The most European street in Quito takes Twitter: everyone has a memory

The urban myth that the best verses, the existential sighs and also the most torrid loves have flowed through ‘la Juan Rodríguez’ is not strange to the people of Quito.

Favorite street of writers and poets, painters, tourists and philosophers and adolescents who, ‘escaped’ from school, have gone to rest on their benches under the gentle shade of its leafy trees.

was the young David revealed, sonorous trinador of messages that become a trend, that captivate Internet users due to its poetic naturalness, put this endearing Quito street in the forefront.

Internet users immediately said “present” and took out of their pockets those poems conceived on this ‘boulevard of broken dreams’, as I would say Joaquin Sabina.

Let’s clarify, the Juan Rodríguez (in Quito it is called that, with the article ahead) does not have the tumultuous chaos of Khao San in Bangkok nor the hubbub and color of La Rambla in Barcelona.

On the contrary, Juan Rodríguez is a solitary and calm traffic, located in the north center of the capital, in the La Mariscal neighborhood, between Seis de Diciembre avenue and Reina Victoria street. His name corresponds to one of the first Spanish clerics arrived with the conquest.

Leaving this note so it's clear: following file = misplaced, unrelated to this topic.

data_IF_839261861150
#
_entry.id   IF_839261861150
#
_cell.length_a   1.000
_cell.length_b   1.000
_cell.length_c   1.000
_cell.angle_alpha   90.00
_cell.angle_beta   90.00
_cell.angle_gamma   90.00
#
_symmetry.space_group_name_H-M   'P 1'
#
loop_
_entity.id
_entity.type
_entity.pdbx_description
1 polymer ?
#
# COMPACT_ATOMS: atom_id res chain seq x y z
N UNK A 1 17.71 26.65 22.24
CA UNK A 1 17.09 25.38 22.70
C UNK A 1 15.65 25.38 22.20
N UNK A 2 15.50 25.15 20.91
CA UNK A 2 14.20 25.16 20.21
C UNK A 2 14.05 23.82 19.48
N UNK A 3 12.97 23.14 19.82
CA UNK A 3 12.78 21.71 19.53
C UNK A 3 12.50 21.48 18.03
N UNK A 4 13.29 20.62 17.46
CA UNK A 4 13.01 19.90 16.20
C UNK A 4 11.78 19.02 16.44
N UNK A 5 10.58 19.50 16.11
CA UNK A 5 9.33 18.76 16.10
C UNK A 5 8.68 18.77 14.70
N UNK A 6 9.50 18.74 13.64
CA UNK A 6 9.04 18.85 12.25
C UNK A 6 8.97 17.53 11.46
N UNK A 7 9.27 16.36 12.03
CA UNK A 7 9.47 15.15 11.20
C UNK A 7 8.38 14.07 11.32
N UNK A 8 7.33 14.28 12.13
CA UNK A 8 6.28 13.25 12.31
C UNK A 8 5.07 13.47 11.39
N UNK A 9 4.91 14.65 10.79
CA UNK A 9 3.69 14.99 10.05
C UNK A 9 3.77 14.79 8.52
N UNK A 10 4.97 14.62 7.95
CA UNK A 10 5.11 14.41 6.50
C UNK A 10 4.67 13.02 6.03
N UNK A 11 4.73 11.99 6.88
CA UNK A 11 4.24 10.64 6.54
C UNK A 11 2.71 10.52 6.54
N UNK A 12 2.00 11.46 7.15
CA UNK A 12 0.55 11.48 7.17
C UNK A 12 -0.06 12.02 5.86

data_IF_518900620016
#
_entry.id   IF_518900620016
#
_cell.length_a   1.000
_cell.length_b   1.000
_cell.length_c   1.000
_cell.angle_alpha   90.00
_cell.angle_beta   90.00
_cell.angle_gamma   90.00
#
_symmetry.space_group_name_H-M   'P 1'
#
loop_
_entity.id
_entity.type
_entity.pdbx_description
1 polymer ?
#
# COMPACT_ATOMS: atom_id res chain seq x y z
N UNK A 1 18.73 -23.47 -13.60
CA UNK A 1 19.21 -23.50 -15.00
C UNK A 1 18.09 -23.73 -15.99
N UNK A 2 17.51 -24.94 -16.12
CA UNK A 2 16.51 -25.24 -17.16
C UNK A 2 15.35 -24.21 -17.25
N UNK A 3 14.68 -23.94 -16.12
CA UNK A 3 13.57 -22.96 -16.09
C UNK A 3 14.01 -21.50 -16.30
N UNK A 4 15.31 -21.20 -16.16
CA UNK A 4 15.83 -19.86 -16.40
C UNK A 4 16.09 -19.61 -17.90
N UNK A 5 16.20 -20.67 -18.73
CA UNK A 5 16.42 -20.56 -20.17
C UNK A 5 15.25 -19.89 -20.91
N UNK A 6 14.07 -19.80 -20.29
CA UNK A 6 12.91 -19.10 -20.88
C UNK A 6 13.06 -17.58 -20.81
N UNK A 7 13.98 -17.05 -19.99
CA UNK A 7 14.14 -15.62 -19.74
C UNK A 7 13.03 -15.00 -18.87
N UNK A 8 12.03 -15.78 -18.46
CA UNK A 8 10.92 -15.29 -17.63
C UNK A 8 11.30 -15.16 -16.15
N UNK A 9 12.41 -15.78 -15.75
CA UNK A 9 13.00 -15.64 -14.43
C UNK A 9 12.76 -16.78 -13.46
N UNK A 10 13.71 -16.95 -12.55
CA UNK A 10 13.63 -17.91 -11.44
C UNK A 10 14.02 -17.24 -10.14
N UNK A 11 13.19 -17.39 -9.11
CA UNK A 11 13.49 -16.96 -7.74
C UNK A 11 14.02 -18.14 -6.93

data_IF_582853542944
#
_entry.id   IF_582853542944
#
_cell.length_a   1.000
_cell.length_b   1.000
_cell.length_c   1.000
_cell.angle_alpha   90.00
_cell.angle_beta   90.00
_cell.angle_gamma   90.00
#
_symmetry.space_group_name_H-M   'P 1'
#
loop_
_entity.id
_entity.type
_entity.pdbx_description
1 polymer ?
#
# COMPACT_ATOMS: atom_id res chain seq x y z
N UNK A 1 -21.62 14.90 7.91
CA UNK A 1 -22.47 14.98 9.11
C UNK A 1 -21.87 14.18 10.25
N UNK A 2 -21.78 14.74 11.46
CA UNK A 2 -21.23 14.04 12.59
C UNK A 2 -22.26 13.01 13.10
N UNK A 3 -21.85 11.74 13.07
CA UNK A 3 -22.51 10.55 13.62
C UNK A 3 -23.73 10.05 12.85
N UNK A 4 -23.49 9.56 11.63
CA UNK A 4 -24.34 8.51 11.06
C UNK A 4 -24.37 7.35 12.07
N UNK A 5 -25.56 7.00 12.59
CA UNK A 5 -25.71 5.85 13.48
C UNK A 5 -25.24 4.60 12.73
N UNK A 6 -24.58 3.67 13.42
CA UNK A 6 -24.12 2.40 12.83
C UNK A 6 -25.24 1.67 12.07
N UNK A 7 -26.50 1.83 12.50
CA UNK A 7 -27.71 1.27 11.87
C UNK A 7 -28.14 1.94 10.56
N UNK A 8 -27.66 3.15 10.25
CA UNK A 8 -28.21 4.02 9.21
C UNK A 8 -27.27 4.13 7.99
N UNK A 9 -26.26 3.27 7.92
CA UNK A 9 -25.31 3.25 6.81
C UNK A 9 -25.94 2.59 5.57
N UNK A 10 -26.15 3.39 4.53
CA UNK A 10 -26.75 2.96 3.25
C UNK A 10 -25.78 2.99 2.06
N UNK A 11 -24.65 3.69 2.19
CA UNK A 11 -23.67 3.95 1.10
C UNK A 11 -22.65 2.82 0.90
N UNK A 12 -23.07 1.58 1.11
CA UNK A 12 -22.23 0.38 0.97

Several cases have been reported of people overwhelmed by an existential weight, who have ended up in this alley and sitting on their benches, looking at the fallen leaves of time, find meditation and light for their infinite thoughts and problems.

Kimberly, a schoolgirl from Idrobo, was present with a nostalgic trill and Diana did it with a summery one:

Oh, impossible not to mention that backpackers who arrive from Boston, Oslo, Verona, Vladivostok or from any other city on the planet, fall directly into the Juan Rodríguez, which houses the most welcoming hostels.

Selma Merino He was in charge of mentioning the historic hostel El Maple, and also Al Arupo.

In this beautiful street there are also cafes, inns and very close by are bars to quench your thirst for fun.

With a design of houses that combine Victorian style design and the facades of Dutch or Swiss chalets, the landscape of this street detaches itself from the colonial architecture of Quito. And, of course, wanderers and walkers can fantasize that they are walking around some small European town.

“He’s about to go out for a little spin” by Juan Rodríguez, tweeter David Revelo posts. “Nearby there are some things to drink and eat.”

So let’s go for a walk this Friday ‘Down the boulevard of broken dreams’.

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